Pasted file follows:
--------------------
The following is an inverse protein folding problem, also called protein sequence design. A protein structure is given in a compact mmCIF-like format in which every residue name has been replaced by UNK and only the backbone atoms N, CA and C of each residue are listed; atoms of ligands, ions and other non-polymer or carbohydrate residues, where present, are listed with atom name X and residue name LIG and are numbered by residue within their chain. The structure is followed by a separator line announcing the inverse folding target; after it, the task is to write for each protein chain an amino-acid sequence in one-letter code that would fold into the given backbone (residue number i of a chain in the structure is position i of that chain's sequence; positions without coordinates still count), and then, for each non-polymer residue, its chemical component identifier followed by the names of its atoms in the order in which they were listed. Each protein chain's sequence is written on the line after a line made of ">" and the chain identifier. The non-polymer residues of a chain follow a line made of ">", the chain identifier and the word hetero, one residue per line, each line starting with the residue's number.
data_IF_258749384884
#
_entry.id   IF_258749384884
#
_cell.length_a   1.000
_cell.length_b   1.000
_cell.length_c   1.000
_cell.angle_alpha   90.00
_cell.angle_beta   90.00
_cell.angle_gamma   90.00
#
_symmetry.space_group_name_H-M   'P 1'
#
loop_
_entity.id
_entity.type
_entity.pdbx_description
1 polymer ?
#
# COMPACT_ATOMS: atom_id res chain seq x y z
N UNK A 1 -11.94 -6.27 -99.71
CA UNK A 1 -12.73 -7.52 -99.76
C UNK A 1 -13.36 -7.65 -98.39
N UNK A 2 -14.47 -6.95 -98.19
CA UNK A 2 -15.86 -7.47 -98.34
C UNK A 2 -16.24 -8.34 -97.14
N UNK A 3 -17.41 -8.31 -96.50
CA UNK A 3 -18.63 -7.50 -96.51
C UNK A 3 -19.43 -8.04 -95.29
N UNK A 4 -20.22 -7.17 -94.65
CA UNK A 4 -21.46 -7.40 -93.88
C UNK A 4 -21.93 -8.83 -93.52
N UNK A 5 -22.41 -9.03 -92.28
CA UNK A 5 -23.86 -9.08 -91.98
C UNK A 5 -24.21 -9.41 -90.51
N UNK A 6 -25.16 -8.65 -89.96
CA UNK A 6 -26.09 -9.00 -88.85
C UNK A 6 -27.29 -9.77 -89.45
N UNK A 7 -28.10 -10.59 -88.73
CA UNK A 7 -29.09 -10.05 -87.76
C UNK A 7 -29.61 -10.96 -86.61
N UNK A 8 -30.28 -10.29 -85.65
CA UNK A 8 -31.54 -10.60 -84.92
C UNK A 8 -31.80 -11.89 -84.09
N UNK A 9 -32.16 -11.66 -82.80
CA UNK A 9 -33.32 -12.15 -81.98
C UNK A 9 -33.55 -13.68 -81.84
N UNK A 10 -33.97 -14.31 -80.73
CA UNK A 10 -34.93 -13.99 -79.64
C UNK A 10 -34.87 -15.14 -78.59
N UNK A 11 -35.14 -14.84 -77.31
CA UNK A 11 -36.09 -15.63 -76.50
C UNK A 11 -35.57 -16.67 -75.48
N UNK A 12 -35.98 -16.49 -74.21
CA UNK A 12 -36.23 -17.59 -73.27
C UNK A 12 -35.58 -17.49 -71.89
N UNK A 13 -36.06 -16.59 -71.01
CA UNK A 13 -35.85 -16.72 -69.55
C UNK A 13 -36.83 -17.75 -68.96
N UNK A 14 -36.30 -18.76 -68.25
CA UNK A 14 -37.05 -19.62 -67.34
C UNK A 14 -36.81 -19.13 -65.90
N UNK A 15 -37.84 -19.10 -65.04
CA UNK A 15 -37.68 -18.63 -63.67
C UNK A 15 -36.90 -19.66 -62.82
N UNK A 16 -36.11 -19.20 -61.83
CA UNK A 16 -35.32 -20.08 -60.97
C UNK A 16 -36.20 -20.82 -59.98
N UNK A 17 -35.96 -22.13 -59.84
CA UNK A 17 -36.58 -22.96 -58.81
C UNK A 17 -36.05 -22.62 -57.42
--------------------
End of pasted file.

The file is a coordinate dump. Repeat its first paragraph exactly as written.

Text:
The following is an inverse protein folding problem, also called protein sequence design. A protein structure is given in a compact mmCIF-like format in which every residue name has been replaced by UNK and only the backbone atoms N, CA and C of each residue are listed; atoms of ligands, ions and other non-polymer or carbohydrate residues, where present, are listed with atom name X and residue name LIG and are numbered by residue within their chain. The structure is followed by a separator line announcing the inverse folding target; after it, the task is to write for each protein chain an amino-acid sequence in one-letter code that would fold into the given backbone (residue number i of a chain in the structure is position i of that chain's sequence; positions without coordinates still count), and then, for each non-polymer residue, its chemical component identifier followed by the names of its atoms in the order in which they were listed. Each protein chain's sequence is written on the line after a line made of ">" and the chain identifier. The non-polymer residues of a chain follow a line made of ">", the chain identifier and the word hetero, one residue per line, each line starting with the residue's number.